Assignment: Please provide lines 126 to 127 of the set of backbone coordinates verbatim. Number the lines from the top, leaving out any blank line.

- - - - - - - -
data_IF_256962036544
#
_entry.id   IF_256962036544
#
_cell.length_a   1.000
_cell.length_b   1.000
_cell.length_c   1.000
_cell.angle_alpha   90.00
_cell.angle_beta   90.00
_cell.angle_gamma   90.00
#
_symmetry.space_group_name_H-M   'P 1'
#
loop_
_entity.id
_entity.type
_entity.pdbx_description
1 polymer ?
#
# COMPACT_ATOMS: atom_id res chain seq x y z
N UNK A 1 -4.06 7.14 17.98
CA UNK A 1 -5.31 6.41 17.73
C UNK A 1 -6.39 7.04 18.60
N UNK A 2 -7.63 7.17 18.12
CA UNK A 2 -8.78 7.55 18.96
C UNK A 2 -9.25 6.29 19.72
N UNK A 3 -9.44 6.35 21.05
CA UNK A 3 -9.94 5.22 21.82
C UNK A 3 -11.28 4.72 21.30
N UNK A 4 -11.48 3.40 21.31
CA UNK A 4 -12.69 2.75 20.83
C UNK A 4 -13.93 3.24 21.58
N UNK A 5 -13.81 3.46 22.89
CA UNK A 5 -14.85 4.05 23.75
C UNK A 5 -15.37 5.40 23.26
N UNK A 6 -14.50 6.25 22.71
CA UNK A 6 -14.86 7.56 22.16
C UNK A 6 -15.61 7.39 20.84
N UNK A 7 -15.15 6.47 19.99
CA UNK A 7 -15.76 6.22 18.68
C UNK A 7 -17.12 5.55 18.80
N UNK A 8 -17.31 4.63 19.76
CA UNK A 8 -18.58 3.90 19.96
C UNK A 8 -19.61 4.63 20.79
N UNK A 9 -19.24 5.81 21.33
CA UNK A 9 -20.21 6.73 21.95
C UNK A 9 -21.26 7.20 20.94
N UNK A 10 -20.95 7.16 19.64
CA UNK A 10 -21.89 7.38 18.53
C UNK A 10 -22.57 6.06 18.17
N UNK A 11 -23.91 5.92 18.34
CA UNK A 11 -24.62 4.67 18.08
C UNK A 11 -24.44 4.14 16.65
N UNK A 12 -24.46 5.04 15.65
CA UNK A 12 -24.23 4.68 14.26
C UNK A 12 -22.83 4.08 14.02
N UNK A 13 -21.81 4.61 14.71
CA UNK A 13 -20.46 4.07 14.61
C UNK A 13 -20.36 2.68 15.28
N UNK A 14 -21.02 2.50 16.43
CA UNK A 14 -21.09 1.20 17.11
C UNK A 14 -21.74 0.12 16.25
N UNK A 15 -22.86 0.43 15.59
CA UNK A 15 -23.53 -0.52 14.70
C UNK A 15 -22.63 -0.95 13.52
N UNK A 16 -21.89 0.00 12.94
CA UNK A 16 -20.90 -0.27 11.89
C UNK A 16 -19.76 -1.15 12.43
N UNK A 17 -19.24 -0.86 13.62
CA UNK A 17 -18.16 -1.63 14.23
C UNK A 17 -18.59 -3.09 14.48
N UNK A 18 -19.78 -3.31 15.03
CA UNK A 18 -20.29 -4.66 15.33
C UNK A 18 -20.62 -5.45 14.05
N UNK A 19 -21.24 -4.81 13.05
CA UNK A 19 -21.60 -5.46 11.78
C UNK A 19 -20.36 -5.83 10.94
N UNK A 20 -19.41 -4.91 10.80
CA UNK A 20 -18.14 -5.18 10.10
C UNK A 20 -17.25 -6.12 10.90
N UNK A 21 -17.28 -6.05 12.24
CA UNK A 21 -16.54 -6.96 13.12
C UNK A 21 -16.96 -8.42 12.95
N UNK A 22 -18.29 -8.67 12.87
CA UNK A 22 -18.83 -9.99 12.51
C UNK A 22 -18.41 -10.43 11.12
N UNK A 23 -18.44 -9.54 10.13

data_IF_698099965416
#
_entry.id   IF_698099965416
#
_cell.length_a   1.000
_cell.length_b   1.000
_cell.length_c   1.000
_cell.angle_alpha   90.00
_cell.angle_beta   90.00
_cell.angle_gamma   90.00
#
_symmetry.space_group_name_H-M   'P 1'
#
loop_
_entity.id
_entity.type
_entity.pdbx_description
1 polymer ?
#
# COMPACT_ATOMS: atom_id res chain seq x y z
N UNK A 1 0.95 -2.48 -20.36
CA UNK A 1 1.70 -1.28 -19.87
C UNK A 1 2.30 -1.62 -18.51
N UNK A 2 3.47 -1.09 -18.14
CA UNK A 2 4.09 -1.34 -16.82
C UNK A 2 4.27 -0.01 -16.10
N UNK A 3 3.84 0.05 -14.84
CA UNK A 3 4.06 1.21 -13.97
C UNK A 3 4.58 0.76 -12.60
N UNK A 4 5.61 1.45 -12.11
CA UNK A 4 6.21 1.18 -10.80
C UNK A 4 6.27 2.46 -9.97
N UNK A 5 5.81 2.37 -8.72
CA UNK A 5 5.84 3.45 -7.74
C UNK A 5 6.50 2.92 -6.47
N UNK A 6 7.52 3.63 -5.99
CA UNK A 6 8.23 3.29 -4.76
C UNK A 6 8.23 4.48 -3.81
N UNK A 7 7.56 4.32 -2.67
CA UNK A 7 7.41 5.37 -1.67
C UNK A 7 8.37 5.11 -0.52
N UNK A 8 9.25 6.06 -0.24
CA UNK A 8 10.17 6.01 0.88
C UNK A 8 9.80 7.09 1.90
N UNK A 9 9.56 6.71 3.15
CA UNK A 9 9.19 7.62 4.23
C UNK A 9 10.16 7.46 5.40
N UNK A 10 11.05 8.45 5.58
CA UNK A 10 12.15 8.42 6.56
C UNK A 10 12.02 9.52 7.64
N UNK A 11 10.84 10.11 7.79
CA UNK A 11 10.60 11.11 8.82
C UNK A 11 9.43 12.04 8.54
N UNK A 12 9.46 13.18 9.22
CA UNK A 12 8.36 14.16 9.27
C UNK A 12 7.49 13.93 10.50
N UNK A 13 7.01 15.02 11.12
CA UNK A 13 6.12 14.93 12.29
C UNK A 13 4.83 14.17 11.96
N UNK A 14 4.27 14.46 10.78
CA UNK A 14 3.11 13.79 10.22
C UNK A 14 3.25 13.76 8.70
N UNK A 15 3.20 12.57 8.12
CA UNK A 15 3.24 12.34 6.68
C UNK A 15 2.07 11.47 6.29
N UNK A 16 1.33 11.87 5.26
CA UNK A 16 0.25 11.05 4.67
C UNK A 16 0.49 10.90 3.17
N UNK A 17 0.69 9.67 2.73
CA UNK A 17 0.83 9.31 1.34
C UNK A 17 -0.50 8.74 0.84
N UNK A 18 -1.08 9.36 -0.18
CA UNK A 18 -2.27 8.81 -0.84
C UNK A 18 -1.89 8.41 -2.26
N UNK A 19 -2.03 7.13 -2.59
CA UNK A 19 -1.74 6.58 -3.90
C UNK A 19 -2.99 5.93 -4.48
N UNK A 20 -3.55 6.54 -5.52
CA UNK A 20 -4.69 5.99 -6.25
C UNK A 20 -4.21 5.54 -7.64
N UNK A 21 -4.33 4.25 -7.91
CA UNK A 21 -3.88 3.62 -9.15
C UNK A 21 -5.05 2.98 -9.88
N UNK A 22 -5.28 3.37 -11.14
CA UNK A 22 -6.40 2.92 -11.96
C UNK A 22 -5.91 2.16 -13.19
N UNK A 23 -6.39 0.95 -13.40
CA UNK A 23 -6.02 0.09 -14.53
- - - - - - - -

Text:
N UNK A 7 7.56 4.32 -2.67
CA UNK A 7 7.41 5.37 -1.67